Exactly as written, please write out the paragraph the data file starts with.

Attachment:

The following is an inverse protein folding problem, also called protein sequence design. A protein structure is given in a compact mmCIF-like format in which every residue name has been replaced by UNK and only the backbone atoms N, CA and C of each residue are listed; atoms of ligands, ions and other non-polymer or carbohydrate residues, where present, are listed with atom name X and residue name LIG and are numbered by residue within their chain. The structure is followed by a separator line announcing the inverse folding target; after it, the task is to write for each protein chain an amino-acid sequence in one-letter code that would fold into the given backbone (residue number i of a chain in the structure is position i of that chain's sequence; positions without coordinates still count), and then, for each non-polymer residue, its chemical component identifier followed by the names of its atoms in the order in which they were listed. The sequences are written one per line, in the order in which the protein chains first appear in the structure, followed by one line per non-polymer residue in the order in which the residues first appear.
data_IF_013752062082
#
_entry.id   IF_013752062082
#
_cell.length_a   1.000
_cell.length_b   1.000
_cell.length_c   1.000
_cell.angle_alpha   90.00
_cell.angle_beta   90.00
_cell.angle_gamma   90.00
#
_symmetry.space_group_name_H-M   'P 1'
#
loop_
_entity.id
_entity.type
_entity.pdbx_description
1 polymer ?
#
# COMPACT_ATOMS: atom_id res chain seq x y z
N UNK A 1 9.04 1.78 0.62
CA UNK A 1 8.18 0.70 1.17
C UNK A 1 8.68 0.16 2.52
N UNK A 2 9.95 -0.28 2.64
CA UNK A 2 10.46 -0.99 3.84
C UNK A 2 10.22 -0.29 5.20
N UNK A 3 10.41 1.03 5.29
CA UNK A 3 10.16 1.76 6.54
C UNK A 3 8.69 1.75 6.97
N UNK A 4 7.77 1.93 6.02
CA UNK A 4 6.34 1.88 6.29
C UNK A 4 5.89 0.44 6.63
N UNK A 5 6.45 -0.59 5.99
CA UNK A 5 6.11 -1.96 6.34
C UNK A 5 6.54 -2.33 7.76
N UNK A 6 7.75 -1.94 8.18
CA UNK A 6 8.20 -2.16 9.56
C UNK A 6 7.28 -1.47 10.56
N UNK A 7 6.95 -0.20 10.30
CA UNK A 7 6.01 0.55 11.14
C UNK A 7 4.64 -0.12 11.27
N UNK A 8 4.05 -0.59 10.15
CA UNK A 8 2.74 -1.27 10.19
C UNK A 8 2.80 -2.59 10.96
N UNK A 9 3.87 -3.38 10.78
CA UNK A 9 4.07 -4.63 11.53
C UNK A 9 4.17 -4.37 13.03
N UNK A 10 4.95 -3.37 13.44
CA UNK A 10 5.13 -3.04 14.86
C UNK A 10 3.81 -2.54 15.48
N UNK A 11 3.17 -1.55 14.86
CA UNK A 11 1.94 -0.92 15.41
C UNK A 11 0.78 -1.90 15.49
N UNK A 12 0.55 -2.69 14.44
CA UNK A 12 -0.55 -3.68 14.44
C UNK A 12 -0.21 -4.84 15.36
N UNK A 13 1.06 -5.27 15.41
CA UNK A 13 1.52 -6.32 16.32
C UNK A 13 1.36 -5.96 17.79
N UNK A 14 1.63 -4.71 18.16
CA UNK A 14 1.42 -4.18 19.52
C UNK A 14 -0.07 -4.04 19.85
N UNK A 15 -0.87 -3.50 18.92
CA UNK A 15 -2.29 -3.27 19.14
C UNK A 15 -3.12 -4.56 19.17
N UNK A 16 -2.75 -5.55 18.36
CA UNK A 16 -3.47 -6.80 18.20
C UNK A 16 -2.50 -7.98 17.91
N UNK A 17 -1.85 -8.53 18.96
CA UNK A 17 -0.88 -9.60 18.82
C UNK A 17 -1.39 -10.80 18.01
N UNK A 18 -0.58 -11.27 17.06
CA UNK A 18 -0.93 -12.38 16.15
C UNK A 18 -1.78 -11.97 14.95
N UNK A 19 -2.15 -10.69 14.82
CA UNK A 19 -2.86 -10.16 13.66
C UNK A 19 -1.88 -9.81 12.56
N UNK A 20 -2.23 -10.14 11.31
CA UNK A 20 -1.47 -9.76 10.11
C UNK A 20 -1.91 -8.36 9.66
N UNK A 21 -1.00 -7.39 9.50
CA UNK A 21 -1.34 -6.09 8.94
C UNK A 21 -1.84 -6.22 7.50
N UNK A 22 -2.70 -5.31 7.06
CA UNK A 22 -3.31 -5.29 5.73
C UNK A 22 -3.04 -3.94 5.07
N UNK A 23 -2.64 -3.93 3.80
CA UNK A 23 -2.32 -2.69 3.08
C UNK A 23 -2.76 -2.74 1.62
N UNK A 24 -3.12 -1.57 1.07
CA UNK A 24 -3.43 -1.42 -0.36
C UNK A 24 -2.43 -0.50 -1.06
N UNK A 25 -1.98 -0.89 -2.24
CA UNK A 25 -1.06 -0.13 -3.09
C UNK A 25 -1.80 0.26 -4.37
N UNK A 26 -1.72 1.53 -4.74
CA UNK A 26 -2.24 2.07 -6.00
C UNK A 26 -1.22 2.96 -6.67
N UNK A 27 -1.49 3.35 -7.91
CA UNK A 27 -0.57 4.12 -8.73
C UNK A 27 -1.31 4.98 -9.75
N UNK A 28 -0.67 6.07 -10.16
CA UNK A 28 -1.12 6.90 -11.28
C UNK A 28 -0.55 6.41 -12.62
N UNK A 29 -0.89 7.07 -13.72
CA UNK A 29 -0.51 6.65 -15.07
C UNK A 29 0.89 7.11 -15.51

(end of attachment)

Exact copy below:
The following is an inverse protein folding problem, also called protein sequence design. A protein structure is given in a compact mmCIF-like format in which every residue name has been replaced by UNK and only the backbone atoms N, CA and C of each residue are listed; atoms of ligands, ions and other non-polymer or carbohydrate residues, where present, are listed with atom name X and residue name LIG and are numbered by residue within their chain. The structure is followed by a separator line announcing the inverse folding target; after it, the task is to write for each protein chain an amino-acid sequence in one-letter code that would fold into the given backbone (residue number i of a chain in the structure is position i of that chain's sequence; positions without coordinates still count), and then, for each non-polymer residue, its chemical component identifier followed by the names of its atoms in the order in which they were listed. The sequences are written one per line, in the order in which the protein chains first appear in the structure, followed by one line per non-polymer residue in the order in which the residues first appear.